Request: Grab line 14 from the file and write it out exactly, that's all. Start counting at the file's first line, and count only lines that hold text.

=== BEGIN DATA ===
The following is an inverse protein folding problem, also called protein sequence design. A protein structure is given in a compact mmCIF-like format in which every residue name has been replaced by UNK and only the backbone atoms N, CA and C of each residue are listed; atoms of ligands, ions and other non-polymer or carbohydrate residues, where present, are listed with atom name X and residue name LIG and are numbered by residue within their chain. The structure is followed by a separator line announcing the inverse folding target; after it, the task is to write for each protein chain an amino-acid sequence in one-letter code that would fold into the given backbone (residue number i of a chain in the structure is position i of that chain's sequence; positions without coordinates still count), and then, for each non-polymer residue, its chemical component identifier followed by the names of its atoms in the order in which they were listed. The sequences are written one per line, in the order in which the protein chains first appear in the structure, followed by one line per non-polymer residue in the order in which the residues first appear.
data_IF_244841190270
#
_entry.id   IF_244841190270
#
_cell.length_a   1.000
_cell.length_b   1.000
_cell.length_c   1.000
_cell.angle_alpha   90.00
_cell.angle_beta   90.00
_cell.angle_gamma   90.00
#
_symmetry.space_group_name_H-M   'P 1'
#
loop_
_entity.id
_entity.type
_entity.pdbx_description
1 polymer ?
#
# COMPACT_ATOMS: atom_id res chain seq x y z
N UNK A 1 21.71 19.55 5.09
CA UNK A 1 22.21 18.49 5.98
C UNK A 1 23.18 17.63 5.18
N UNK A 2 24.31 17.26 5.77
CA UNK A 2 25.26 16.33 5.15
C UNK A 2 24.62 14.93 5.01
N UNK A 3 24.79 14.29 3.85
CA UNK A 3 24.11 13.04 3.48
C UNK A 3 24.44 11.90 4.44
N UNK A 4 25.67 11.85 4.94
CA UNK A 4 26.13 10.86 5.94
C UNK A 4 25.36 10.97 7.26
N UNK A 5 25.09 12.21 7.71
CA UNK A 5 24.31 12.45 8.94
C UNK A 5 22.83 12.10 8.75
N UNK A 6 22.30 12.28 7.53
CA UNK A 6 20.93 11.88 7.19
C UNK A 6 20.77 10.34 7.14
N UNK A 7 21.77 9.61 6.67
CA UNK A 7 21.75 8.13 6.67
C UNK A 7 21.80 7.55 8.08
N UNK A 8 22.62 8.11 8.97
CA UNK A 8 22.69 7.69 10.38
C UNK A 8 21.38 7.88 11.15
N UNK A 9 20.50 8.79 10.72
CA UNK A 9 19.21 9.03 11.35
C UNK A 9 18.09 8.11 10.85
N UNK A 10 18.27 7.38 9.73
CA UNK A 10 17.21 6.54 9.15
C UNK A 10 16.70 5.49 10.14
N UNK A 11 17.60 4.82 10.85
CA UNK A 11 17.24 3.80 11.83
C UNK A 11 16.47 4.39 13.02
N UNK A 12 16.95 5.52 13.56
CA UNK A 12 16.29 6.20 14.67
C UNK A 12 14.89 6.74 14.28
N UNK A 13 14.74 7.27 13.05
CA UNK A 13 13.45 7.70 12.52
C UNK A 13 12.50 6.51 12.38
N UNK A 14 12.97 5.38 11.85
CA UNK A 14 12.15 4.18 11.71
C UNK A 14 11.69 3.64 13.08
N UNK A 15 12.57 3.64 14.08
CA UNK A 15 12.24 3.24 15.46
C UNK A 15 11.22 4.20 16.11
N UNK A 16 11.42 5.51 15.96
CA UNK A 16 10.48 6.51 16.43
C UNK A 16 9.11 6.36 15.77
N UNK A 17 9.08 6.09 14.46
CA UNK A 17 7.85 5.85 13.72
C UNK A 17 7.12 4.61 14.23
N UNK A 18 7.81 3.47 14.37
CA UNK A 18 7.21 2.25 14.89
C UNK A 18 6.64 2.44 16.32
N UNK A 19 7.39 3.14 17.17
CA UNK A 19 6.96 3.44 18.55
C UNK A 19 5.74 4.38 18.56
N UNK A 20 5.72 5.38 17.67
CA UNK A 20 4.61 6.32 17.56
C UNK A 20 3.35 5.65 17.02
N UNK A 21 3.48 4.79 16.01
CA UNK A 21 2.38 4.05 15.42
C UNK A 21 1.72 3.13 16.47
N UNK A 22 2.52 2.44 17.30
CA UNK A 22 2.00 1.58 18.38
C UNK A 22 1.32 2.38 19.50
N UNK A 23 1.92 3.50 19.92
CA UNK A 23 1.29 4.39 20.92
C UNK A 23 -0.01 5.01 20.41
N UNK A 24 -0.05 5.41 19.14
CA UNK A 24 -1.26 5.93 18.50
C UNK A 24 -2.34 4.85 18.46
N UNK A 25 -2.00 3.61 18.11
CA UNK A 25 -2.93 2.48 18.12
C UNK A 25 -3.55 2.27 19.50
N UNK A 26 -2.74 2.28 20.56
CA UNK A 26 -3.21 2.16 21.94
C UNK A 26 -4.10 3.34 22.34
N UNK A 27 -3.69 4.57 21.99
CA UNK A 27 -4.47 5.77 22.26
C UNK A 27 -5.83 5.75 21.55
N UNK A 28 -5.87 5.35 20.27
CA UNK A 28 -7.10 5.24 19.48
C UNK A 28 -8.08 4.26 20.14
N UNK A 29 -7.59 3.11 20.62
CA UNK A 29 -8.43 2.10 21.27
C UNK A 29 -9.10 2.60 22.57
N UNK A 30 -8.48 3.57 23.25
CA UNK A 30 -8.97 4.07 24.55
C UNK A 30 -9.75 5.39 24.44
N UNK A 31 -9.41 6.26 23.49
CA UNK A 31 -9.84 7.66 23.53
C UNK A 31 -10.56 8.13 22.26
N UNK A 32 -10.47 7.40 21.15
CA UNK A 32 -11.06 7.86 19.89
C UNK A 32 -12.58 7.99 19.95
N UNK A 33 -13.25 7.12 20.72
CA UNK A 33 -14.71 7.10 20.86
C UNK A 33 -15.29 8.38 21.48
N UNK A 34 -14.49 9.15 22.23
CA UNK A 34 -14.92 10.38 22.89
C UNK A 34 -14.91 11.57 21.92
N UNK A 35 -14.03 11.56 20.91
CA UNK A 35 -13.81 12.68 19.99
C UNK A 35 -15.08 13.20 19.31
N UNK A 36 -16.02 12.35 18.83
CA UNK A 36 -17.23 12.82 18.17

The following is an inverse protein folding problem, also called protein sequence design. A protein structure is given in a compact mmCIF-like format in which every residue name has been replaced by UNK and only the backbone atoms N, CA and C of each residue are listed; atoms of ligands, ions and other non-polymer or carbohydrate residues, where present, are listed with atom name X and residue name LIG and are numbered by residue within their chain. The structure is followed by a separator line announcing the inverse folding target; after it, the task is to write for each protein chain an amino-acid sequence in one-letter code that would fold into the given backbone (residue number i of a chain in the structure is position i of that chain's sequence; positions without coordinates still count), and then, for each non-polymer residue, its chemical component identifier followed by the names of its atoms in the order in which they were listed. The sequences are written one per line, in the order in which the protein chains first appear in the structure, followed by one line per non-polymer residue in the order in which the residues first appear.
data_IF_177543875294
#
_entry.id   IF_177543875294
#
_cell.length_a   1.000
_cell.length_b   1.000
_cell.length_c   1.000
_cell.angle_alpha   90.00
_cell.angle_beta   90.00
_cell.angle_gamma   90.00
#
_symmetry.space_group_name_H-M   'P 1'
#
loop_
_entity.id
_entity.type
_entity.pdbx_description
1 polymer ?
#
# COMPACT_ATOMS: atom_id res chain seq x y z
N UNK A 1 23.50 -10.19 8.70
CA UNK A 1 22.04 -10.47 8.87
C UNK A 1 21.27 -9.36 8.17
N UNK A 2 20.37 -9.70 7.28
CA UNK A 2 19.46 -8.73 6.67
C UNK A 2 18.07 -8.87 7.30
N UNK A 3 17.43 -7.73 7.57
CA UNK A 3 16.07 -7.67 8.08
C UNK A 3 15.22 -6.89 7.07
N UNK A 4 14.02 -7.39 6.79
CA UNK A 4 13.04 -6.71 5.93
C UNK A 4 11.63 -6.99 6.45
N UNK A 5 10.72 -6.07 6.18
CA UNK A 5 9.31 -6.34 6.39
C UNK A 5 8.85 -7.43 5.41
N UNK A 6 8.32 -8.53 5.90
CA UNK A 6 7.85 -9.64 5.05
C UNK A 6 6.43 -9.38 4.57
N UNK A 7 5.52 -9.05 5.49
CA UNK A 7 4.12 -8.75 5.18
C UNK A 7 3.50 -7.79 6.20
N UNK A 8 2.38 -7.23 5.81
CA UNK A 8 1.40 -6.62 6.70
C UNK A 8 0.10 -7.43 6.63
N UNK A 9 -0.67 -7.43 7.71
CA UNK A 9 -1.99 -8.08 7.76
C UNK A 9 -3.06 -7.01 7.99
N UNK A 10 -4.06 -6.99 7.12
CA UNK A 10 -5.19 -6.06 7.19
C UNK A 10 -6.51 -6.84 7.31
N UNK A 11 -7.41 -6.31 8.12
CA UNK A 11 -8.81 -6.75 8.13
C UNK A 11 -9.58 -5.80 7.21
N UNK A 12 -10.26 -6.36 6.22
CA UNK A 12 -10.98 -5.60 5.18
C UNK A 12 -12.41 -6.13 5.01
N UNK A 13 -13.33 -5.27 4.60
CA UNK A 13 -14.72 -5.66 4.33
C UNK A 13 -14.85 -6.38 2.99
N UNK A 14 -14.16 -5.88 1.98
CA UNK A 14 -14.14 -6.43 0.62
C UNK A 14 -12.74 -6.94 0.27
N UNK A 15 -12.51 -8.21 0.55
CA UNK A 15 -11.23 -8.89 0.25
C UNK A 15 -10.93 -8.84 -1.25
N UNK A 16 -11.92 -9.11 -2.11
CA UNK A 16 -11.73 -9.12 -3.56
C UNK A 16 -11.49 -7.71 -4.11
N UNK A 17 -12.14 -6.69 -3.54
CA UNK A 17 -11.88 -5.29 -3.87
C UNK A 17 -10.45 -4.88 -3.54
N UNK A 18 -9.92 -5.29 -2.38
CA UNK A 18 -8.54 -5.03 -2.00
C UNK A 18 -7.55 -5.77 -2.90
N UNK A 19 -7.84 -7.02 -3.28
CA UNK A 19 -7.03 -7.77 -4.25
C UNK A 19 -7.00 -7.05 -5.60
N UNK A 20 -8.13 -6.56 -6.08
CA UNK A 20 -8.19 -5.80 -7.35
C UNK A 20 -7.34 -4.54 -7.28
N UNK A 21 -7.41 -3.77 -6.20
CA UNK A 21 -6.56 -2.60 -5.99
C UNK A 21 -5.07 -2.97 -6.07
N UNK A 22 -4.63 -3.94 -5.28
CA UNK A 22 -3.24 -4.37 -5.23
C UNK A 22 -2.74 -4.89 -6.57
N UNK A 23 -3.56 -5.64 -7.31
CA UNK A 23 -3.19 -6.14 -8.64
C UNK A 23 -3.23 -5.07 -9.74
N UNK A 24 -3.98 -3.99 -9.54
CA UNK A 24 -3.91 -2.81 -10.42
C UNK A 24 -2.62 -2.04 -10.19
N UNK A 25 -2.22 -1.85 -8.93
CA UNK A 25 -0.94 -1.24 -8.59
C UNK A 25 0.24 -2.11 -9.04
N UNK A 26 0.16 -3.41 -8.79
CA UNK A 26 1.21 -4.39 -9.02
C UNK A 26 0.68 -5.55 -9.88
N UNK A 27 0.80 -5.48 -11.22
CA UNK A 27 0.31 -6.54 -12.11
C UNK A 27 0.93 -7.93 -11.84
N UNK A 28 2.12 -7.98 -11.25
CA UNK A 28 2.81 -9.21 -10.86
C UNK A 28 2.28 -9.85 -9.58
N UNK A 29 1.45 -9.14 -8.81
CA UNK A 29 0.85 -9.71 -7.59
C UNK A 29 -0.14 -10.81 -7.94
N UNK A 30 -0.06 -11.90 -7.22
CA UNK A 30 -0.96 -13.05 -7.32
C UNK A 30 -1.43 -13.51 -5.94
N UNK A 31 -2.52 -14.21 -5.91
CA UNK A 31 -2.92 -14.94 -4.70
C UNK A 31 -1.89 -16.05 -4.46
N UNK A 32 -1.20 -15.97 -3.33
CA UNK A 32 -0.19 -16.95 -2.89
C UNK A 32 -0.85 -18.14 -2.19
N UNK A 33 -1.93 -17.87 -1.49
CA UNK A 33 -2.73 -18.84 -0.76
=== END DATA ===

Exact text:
#